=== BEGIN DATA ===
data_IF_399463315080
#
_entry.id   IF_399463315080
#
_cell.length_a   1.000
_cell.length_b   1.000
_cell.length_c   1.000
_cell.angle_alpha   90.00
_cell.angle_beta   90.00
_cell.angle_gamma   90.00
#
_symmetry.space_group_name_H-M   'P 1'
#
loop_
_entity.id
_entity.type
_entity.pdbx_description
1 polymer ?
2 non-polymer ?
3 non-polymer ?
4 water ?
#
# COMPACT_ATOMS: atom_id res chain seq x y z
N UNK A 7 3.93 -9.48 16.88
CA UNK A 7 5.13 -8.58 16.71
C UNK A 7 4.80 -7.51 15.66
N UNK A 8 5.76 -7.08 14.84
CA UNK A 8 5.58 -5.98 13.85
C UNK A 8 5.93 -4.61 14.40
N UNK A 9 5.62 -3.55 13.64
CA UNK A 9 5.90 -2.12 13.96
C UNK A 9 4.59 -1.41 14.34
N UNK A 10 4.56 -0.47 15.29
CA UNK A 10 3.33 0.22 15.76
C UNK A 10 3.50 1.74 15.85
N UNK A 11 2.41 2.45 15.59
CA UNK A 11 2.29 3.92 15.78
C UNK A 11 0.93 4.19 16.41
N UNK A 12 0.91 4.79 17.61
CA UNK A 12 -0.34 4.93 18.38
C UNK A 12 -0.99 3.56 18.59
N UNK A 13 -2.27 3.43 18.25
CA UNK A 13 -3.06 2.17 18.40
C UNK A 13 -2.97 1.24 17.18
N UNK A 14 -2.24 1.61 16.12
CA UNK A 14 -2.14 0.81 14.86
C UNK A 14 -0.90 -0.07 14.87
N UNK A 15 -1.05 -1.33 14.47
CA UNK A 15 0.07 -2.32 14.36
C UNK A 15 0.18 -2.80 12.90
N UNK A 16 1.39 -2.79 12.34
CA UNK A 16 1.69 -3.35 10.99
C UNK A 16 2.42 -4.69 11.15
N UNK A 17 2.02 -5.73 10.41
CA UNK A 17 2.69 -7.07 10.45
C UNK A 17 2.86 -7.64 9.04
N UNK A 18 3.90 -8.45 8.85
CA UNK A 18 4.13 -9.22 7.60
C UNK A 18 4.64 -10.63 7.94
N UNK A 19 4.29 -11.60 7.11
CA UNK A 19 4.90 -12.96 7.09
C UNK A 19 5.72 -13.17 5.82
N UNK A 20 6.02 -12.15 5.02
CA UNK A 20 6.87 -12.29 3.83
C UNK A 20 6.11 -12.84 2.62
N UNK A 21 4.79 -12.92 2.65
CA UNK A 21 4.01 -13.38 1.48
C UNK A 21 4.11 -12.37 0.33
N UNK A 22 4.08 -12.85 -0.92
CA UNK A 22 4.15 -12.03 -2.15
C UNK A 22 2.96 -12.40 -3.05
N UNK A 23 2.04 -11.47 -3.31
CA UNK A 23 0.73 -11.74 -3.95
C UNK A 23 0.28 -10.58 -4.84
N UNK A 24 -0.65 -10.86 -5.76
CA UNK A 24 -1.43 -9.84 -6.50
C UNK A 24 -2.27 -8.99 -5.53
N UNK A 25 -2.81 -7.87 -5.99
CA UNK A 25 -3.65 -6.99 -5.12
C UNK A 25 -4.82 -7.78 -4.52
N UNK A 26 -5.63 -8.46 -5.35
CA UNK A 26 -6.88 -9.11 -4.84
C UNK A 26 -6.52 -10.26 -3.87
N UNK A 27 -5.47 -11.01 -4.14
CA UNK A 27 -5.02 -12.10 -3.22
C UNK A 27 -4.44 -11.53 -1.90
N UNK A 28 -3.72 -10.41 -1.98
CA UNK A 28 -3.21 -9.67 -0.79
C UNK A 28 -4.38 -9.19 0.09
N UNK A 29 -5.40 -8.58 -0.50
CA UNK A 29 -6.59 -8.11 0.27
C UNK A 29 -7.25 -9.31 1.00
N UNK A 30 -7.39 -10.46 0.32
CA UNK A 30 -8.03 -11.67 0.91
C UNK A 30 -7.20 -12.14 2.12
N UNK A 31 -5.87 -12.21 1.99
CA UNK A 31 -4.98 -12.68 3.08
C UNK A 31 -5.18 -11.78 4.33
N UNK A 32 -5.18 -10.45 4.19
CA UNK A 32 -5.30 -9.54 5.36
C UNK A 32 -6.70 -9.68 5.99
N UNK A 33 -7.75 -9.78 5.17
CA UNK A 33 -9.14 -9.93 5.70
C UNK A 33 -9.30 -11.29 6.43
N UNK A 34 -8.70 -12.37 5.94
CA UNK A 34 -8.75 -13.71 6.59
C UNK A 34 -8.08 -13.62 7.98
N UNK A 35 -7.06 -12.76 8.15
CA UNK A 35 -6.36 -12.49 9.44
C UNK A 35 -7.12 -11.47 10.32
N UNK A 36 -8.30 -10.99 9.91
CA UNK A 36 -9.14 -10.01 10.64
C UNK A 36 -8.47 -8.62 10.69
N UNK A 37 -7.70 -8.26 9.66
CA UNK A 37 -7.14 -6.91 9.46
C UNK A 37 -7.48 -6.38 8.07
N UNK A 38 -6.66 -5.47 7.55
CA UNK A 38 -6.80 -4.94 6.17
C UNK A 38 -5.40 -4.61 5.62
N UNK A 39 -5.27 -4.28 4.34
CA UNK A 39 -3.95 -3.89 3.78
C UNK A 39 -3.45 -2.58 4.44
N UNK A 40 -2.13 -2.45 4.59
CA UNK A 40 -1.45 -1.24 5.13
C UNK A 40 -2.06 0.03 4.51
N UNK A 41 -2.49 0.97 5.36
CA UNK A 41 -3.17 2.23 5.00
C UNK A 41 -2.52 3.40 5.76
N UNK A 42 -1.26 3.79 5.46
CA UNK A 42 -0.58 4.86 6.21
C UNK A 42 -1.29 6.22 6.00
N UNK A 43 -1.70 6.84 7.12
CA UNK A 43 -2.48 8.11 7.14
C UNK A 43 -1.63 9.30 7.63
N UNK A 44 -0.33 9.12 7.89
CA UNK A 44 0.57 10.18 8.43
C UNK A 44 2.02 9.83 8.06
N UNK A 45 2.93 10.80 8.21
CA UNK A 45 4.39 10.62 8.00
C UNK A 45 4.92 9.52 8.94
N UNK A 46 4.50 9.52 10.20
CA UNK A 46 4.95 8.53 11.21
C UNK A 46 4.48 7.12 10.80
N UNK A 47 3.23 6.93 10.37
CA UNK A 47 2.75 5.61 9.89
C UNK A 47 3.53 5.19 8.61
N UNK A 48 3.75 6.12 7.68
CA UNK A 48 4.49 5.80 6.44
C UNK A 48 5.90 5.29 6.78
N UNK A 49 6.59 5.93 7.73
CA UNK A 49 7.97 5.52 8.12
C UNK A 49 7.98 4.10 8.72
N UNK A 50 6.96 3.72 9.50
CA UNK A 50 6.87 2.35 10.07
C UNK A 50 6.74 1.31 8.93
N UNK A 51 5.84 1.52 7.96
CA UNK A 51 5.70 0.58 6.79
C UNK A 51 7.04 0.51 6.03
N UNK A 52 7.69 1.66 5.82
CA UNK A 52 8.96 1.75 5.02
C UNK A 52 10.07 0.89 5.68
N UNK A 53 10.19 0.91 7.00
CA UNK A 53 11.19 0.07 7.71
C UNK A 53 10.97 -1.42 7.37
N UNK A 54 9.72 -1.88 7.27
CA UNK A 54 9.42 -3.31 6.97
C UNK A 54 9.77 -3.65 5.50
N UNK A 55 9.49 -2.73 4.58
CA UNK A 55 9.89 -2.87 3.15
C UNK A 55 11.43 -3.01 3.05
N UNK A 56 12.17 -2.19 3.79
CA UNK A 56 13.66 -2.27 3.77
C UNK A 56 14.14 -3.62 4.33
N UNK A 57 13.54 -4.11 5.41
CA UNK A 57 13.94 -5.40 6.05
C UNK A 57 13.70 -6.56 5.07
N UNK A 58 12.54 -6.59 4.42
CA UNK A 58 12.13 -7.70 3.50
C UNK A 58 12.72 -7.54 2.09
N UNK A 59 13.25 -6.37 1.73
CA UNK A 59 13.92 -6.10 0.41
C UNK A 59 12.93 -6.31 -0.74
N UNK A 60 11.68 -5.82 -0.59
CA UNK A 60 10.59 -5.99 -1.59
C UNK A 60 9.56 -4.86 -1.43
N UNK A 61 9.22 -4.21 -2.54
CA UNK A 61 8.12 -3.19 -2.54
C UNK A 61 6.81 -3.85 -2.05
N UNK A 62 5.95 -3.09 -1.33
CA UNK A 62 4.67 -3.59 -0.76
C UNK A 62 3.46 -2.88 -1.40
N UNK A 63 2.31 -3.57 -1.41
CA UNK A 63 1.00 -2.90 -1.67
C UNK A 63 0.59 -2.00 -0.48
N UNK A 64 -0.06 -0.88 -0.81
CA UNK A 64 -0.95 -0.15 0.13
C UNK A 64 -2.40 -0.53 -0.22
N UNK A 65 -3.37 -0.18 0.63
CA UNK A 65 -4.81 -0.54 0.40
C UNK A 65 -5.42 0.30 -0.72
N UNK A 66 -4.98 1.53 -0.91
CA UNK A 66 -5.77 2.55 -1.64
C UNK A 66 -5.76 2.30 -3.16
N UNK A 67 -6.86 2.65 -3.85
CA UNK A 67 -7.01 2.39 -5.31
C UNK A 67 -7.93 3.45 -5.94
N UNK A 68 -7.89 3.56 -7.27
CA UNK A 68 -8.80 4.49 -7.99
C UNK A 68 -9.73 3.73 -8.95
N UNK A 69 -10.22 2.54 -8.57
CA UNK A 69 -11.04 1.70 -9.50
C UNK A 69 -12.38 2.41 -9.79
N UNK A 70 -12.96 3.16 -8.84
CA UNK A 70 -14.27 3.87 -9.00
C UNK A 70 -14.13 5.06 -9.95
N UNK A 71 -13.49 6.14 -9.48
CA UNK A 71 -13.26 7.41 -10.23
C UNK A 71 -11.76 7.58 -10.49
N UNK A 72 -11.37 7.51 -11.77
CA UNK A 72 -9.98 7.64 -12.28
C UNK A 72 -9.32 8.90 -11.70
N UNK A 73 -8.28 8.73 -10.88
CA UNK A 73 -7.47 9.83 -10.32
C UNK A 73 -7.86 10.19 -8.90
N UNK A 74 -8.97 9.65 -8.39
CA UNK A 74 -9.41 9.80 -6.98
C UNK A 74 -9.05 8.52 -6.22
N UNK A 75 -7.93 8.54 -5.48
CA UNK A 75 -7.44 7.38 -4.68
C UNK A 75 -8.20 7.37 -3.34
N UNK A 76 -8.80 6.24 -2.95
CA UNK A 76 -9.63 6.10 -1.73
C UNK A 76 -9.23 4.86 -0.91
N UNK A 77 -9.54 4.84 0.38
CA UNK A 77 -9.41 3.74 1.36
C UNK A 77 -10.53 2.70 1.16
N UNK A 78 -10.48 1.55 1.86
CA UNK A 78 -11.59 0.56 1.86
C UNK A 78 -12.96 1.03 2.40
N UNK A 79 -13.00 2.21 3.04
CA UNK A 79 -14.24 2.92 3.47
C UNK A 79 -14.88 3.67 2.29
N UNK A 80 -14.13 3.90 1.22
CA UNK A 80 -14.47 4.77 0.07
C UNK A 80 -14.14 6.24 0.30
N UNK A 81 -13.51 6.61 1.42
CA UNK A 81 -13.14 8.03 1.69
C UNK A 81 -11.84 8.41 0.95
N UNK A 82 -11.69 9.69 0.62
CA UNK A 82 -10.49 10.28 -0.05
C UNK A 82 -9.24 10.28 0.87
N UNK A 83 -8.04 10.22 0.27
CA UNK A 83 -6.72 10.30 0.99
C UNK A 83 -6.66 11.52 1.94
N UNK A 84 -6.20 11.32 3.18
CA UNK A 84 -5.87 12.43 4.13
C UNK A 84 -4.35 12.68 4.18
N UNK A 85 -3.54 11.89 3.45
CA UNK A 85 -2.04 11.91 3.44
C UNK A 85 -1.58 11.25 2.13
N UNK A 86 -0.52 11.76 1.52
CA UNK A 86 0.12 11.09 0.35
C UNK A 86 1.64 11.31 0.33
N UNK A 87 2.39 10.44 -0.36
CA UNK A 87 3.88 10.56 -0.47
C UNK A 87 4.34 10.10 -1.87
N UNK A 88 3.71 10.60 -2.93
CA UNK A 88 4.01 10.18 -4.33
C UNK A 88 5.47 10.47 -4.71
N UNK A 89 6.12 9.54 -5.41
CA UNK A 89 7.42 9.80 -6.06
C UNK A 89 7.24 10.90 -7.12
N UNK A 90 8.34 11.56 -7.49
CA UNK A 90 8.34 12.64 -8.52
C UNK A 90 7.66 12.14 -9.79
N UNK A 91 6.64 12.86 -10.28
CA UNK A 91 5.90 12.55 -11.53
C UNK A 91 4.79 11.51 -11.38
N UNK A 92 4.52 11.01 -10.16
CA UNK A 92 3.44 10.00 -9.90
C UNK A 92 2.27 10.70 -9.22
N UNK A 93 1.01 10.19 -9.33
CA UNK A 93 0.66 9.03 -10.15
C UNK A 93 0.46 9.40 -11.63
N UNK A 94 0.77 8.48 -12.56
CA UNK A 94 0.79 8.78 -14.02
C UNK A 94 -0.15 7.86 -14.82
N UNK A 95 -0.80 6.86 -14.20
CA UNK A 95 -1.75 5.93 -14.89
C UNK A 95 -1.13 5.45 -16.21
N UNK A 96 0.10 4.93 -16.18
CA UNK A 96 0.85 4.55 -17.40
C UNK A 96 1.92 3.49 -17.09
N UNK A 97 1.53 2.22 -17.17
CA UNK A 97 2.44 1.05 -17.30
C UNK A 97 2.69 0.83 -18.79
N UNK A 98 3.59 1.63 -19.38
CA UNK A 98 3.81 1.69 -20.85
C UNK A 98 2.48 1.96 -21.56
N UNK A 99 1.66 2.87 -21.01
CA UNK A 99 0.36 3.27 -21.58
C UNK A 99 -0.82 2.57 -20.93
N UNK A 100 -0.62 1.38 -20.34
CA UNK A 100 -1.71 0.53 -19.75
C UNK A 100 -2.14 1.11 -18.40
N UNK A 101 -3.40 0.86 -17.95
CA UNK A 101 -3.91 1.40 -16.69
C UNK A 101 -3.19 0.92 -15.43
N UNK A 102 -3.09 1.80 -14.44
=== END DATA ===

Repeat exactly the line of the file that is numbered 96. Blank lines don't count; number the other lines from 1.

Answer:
N UNK A 31 -5.87 -12.21 1.99